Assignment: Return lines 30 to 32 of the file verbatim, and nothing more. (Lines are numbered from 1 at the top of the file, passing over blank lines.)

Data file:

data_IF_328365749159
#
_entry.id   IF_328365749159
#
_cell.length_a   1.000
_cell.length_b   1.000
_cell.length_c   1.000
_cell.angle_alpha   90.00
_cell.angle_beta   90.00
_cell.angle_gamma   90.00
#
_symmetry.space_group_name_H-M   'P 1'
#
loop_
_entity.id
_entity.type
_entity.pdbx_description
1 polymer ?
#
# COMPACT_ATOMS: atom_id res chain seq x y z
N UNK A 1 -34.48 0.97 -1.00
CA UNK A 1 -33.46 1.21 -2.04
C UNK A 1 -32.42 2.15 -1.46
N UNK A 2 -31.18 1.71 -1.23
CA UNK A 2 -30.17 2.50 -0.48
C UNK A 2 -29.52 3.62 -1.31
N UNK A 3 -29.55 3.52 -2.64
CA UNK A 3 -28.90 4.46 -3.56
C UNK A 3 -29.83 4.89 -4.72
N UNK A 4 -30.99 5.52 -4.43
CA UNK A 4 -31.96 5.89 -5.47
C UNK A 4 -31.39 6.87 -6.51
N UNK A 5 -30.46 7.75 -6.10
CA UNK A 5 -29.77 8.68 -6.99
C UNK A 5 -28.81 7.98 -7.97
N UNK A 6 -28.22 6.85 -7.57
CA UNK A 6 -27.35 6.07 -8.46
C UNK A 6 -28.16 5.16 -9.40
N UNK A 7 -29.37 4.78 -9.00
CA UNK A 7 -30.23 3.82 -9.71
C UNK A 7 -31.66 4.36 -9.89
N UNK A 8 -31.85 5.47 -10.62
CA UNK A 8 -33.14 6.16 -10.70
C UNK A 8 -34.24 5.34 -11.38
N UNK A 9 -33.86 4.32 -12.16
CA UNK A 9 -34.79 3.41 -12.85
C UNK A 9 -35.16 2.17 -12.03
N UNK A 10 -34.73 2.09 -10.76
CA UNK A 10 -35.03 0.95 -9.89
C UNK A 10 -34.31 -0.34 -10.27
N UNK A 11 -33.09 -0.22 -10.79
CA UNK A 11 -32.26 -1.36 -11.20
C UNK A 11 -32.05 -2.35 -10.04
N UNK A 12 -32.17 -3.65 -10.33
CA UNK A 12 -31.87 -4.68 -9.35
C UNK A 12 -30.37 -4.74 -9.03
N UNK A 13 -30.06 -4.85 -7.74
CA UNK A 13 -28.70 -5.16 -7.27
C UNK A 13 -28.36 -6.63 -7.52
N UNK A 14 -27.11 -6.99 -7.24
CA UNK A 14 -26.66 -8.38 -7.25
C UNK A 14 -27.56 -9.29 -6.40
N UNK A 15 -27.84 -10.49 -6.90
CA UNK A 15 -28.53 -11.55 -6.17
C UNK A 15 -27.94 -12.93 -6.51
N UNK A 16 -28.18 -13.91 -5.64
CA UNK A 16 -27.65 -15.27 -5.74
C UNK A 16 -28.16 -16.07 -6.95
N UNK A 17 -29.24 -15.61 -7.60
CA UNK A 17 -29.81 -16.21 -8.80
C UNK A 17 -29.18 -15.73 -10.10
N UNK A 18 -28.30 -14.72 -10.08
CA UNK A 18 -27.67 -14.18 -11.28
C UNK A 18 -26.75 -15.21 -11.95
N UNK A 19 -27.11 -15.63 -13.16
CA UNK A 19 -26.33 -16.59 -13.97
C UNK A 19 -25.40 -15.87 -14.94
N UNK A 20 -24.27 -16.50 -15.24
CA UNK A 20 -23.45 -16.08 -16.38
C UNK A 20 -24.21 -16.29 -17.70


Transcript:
N UNK A 4 -30.99 5.52 -4.43
CA UNK A 4 -31.96 5.89 -5.47
C UNK A 4 -31.39 6.87 -6.51